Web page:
Tuesday, March 23, 2010

Parents! Take Good Shots with a Crappy Camera!

Hey everybody!

Today I wanted to share a couple secrets for getting goooooooood shots with a P&S (point and shoot) camera. Or, even more accurately, a p.o.s. camera. It should title this post: "masterpiece with a piece" bahahahaha!!

Today's lesson has nothing to do with composition. We'll save that for another time. This has to do with messing with the functions and dials on your camera to get the shot you want. Specifically, it has to do with shutter speeds and slow flash sync. If you have no idea what I'm talking about: GOOOOOOOOOOD! Get ready to learn it in a super easy way.

Let me show you what we're going for here. The picture on the left has a well-lit subject, but the background it crazy bright. That happens a lot with P&S cameras. I've also seen lots of P&S shots where the background is almost totally black - obviously not ideal. The shot on the right, however, is the better shot because you can see the lit subject and the background is exposed properly too. Success! But how?!?!


First you have to have a camera with some manual control. It's pretty impossible otherwise. There are inexpensive cameras with these capabilities at Bestbuy and W-M, among other places. Just look on the top for P,Av,Tv,M - if you have that, you're good to go. I like the Canon Powershots b/c they're not super expensive but can do a lot. If you're looking for quality - HIGH quality - I don't suggest ANY P&S (get yourself a DSLR).

Next, switch it to M. This stands for manual. Then, on the back of the camera you're going to see some numbers. Today we're going to take only one of the numbers and forget about the other one for simplicity's sake. See the number that is a fraction (NOT the one that's a decimal)? That is your shutter speed. The shutter speed is how long your image sensor sucks in light to get your picture. If it's too fast, your picture will be too dark. If it's too slow, your picture will be too light. You've got to find the correct shutter speed for each individual picture (it changes for each picture you take).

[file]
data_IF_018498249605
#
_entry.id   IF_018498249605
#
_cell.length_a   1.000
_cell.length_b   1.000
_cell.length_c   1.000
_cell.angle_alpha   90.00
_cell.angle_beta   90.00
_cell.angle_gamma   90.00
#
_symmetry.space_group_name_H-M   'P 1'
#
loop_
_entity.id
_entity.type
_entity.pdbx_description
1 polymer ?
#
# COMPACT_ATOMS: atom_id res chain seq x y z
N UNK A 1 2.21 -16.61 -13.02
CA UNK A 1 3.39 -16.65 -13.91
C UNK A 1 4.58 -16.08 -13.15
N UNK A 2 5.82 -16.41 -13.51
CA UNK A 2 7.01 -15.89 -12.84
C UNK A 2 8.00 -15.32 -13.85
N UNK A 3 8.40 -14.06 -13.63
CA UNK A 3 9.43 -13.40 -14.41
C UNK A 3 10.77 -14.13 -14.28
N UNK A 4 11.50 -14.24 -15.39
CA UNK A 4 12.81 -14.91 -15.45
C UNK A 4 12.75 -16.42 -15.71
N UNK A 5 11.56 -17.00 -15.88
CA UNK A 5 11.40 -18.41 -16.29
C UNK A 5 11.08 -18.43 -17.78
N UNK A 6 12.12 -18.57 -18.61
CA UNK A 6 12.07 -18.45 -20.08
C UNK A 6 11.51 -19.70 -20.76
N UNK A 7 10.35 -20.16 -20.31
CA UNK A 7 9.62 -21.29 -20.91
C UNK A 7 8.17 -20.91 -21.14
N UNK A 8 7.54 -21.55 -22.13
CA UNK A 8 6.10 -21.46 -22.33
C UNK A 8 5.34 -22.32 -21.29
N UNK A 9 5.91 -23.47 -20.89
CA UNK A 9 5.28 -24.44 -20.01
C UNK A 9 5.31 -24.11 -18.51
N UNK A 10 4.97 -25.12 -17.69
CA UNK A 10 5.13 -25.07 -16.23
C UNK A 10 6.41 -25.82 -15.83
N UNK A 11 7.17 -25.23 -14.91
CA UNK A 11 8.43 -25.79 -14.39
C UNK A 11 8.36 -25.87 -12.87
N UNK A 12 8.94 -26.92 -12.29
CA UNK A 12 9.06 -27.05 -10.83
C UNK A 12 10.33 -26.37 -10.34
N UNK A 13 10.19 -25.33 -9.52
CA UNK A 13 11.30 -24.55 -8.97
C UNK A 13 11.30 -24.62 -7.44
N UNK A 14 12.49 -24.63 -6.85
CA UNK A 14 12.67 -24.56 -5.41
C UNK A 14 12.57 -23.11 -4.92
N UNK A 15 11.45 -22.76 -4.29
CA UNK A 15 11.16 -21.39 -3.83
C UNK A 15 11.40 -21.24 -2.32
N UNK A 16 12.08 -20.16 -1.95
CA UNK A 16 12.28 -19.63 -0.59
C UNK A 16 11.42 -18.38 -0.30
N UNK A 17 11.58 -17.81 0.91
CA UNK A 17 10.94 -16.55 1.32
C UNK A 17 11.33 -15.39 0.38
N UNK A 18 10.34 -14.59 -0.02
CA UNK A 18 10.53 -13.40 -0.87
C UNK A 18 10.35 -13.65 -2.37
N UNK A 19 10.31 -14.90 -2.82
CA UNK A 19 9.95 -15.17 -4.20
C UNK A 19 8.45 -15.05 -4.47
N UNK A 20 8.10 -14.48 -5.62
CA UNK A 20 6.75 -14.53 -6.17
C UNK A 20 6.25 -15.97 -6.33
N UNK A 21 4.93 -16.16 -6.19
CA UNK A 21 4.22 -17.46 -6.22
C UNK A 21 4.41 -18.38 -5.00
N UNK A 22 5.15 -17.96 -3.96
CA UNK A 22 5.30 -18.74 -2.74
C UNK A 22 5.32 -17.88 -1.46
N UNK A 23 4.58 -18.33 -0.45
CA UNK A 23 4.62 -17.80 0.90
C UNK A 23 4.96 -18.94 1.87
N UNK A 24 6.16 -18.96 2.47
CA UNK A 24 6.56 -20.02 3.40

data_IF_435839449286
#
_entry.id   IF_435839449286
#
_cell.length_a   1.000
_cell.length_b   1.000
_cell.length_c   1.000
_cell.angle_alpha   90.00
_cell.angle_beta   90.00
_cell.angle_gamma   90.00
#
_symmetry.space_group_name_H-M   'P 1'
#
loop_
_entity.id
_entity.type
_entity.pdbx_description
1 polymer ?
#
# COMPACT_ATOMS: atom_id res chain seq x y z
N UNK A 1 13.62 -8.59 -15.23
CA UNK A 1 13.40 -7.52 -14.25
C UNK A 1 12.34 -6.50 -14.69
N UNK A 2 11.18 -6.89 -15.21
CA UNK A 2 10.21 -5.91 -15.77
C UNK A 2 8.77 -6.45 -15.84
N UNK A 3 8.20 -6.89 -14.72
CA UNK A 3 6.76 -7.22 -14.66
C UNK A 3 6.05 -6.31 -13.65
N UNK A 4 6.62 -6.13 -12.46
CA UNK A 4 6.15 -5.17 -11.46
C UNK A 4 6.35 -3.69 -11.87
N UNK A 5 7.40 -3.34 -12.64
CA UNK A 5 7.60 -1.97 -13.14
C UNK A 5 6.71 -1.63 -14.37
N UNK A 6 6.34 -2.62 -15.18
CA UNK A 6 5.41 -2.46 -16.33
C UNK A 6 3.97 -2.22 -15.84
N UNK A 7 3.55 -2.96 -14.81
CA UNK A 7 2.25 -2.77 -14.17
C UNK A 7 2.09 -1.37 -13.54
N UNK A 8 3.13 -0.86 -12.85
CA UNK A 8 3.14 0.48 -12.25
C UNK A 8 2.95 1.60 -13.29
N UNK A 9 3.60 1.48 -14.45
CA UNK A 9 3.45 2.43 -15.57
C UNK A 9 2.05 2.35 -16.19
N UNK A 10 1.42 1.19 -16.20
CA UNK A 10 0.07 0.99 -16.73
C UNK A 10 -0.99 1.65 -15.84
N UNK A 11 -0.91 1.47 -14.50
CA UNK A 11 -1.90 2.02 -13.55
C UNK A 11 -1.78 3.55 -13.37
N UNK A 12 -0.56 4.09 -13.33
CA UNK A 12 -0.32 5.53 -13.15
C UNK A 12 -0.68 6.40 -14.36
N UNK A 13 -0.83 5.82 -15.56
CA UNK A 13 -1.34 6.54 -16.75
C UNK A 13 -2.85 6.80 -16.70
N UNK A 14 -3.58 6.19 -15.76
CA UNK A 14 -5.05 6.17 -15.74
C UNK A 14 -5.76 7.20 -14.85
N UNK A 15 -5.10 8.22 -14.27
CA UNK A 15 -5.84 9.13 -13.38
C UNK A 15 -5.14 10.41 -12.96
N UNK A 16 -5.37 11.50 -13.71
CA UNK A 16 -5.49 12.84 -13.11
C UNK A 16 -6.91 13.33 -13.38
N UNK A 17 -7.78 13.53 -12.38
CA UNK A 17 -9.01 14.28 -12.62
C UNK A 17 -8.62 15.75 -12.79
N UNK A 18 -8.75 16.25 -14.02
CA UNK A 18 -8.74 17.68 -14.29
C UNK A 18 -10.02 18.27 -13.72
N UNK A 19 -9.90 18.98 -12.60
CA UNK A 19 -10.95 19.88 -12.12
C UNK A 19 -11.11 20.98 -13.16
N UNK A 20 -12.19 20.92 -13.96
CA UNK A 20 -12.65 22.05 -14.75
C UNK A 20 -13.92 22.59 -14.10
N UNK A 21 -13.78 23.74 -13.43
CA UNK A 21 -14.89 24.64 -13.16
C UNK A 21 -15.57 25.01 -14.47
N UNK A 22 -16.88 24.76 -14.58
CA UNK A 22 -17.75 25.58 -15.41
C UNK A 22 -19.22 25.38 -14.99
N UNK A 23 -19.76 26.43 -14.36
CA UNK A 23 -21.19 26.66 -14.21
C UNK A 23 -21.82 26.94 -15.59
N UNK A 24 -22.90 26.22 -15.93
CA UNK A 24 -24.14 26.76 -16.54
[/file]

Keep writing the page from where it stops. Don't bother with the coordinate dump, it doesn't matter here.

Finally, you need to control your flash. Sometimes this is really easy because the camera can automatically do this. However, I always control my flash manually by pressing the lightning bolt flash sign on the back of my P&S until it is on the mode I want. Typically, I either use the one with the ghostbusters sign for no flash or the one without it (meaning, the one that is just the lightning bolt) for shots that I want flash. The other modes, particularly the one with the "A" by it (automatic) gets left alone. Because you're in Manual mode, the camera's shutter speed with stay the same if you have a flash on or not. That's pretty handy because you can control that background light we've been talking about.

Here's a perfect example. The first shot is the corrected shot. Photographed in Manual mode, as I've explained. The second shot is all fully automatic - blugh! You can barely even see the freakin' dinosaur. Notice the differences in shutter speed - 1/10 lets in a lot more ambient light than 1/60 does.



That's it! Two steps, maybe three. Play around with it, READ YOUR MANUAL, and have fun getting great shots of your kiddos!

Talk to you soon,
Dale

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